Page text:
Comments Tim: “A benefit of a small place like ours is that in March, the doctors went through the entire population’s medical notes and contacted all those they wanted to go into isolation and away behind their doors they went, including every one of 70 years or more.”
Interestingly, the Falkland Islands have a nest egg to fall back to offset the effects of the Covid-19 pandemic. “Luckily also our government has been careful with reserves over the years and has maintained a multimillion-pound ‘Rainy Day Fund’ - and so it can offer cash schemes to employers, the self-employed and businesses from our reserves and know we can still carry on, says Tim.
“World wool prices have crashed due to the lockdown everywhere. Our government is going to buy farmers wool at pre-pandemic prices, so they have cash - and then aim to resell the wool in a year or so. And if there’s any profit that will go back to the farmers as well.”
While they are a British Overseas Territory and inextricably linked with the UK, the Falklands are outward-looking and will be keeping an eye on other similar parts of the world for their response to the pandemic.
Commenting on how the lockdown and social distancing have impacted his company, Tim says the most significant change has been in their little staff hut. Usually, this is the venue for their daily shift meeting of the 15-strong workforce. Under two-metre social distancing, this number was reduced to four. Instead, Tim spends the first 15 minutes of each day walking the site to give instructions to each of his two to three-strong teams.
This limited contact was a fact of life, too, when five Antarctic cruise ships were allowed to dock in the Falklands after being denied entry in South America. They were allowed to offload passengers and fly them out of Stanley on pre-arranged repatriation flights with LATAM, a large Chilean airline. The ships were then refuelled and restocked so they could continue to their home ports in the US and Europe.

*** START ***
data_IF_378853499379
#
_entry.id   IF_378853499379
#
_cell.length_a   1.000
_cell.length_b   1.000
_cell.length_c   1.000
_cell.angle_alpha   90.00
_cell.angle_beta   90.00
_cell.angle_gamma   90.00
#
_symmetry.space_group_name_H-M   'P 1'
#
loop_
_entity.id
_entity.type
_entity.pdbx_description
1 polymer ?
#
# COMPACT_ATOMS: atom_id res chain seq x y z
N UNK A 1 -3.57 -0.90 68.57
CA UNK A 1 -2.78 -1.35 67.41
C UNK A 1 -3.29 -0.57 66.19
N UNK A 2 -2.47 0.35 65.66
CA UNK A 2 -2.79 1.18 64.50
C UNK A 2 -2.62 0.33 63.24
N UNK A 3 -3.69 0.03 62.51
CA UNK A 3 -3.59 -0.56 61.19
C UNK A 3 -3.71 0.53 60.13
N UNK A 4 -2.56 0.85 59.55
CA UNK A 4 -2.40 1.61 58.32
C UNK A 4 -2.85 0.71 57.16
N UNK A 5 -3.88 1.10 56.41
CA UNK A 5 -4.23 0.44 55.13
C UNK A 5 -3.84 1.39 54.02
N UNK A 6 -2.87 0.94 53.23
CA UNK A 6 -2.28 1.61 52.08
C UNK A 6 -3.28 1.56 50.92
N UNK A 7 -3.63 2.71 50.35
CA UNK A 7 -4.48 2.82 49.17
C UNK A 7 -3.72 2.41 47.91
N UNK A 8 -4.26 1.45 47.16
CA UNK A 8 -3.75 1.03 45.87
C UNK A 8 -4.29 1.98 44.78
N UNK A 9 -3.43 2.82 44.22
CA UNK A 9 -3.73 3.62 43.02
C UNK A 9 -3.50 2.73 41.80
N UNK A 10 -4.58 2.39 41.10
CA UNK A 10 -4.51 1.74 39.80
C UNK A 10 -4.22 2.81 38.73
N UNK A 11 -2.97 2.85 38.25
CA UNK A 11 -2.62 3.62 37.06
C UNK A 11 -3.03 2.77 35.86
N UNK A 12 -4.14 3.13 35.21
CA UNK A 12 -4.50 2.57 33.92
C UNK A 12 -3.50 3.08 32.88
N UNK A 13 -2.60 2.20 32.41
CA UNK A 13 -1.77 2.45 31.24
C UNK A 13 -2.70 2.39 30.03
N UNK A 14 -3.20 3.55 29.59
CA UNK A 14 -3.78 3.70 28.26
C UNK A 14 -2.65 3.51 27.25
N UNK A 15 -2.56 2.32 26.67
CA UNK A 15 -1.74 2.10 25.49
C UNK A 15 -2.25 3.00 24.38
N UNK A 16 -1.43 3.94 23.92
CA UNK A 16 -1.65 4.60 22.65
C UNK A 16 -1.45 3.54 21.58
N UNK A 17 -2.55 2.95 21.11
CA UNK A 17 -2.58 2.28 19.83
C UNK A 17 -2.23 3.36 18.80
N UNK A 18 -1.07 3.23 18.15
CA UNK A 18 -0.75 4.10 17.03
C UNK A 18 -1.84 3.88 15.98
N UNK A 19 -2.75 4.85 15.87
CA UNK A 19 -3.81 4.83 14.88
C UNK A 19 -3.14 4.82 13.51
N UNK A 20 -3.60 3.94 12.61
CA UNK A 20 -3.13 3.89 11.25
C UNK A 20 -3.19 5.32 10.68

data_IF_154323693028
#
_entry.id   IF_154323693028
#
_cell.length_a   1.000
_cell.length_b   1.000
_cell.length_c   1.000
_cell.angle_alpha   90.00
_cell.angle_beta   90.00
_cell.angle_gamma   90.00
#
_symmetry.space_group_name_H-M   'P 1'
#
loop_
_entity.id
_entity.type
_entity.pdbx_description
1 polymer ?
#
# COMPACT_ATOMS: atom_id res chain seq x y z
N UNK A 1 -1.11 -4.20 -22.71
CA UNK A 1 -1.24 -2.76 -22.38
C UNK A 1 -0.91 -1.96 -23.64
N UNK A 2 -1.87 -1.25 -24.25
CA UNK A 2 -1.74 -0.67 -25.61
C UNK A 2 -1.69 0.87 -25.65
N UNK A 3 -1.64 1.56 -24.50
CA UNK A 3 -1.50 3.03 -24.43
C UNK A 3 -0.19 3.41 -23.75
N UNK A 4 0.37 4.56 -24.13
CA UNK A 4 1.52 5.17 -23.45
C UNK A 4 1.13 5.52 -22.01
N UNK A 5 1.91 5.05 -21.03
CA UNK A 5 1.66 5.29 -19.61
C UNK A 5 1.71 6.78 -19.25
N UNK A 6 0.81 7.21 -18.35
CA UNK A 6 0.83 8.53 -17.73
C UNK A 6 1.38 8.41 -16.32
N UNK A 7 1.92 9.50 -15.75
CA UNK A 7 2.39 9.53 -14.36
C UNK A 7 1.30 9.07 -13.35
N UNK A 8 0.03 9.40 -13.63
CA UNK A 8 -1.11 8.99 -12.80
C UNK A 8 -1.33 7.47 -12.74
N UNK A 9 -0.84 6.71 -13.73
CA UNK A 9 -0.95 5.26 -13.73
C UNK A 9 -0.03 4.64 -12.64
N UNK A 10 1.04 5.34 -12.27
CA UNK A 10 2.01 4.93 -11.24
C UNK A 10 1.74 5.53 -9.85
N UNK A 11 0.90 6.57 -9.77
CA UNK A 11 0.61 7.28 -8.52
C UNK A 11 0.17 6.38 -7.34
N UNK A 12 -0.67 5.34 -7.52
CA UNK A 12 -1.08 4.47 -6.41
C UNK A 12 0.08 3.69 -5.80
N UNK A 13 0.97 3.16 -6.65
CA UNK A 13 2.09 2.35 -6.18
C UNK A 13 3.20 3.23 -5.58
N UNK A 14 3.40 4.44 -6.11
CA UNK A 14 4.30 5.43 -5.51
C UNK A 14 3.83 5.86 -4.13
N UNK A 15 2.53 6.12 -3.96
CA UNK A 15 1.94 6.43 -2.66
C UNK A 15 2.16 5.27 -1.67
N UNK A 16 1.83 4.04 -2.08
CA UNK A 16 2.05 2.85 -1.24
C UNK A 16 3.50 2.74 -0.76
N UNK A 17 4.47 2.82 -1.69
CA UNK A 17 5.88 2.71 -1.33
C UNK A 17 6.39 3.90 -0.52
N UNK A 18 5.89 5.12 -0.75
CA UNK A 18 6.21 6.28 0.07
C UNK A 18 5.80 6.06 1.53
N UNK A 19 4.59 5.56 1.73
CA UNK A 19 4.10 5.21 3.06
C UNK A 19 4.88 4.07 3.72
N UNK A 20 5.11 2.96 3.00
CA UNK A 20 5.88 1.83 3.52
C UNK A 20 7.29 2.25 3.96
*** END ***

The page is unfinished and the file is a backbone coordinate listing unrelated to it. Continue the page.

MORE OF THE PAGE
Since these humanitarian landings in the Falklands, ships that do call in now can only do so on a ‘no contact’ basis. Explains Tim: “Their crews have been at sea for a long time so they know they are virus-free. We, of course, are only Covid-19 free until we get a positive. On balance, the ships’ crews fear us more than we fear them, so they stay on board!”
Supply orders are emailed ahead and transported alongside and left on pallets, which are then unloaded by the ship’s crew. All the paperwork is done electronically without the need ever to meet face to face.
And last week, Falklanders waved off the Hebridean Sky. This vessel had been chartered by the British Antarctic Survey to transport their scientists and work crews back home to the UK. It is now under passage without the passengers ever setting foot on the Falklands for the return leg.
But as others head for home, the islanders they have left behind are left to ponder the future and what a post-Covid-19 future looks like. For now, geography has at least dealt the Falklands a decent hand for their tourism industry, the second most crucial component of their economy. In this part of the Southern Hemisphere, the 2019-2020 tourist season was, at the time of the lockdown, 95% complete. Only time will tell now if, and under what rules, cruise ship tourism can recommence next year.